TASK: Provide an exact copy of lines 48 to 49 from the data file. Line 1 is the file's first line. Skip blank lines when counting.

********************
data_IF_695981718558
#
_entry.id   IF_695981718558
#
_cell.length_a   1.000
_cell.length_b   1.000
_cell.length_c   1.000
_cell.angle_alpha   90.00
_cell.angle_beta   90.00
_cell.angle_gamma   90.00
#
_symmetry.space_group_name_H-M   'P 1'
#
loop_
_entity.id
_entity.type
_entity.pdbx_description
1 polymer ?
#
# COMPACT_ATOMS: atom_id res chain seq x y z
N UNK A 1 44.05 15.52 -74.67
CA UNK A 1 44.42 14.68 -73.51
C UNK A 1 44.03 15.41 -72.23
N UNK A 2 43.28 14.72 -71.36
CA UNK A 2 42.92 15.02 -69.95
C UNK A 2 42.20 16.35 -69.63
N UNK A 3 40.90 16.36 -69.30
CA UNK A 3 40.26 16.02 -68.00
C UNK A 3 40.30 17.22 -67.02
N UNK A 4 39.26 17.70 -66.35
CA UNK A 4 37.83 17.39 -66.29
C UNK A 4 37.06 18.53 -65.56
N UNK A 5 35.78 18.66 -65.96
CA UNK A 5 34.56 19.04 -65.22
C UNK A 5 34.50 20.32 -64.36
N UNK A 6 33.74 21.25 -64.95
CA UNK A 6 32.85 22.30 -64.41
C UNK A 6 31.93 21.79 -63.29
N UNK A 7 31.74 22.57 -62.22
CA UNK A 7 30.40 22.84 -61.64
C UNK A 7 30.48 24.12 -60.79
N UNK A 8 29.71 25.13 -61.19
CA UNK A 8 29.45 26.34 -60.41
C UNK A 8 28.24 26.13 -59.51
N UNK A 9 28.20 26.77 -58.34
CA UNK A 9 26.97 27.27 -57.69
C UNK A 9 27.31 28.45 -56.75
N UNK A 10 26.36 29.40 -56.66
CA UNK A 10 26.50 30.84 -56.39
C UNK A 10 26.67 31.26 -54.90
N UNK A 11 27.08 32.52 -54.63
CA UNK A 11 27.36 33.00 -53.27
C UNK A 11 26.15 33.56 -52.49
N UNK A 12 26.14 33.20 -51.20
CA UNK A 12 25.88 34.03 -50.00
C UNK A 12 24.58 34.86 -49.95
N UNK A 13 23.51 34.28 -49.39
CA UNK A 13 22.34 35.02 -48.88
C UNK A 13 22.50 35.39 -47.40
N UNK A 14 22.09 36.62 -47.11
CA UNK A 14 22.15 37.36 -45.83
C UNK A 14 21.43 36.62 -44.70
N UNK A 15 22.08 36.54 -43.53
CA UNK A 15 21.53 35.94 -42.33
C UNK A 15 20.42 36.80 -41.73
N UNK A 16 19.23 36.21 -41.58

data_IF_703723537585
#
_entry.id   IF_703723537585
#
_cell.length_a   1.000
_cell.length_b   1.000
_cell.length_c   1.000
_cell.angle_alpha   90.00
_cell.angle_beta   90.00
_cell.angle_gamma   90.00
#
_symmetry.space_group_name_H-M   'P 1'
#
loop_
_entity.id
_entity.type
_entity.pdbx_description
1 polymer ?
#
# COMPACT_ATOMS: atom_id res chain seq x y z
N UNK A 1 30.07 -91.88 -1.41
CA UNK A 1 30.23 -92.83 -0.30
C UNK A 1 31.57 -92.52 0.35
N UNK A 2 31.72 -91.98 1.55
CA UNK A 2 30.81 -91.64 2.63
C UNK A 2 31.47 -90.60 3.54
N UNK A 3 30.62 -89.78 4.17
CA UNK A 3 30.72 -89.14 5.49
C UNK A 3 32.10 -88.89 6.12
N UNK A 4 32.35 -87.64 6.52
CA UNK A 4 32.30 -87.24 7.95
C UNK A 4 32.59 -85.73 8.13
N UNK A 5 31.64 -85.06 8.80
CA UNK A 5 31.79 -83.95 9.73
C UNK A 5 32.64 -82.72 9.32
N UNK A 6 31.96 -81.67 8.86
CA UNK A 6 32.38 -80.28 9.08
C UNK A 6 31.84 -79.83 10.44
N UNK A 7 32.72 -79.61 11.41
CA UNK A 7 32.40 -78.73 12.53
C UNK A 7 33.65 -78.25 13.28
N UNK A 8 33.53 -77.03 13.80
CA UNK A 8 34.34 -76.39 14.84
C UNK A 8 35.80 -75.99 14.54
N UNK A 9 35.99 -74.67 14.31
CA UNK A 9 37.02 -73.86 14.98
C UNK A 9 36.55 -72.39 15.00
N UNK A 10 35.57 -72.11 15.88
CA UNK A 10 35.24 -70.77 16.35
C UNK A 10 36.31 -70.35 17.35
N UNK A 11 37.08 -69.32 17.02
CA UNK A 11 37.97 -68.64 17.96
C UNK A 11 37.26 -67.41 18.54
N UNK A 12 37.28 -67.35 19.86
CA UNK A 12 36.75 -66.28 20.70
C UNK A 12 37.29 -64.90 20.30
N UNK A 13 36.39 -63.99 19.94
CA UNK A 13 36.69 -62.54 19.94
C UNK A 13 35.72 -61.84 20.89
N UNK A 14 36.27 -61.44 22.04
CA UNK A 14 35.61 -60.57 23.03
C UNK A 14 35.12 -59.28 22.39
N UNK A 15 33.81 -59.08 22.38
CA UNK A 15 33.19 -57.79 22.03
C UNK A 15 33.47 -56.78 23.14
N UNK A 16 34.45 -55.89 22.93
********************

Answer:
N UNK A 10 26.36 29.40 -56.66
CA UNK A 10 26.50 30.84 -56.39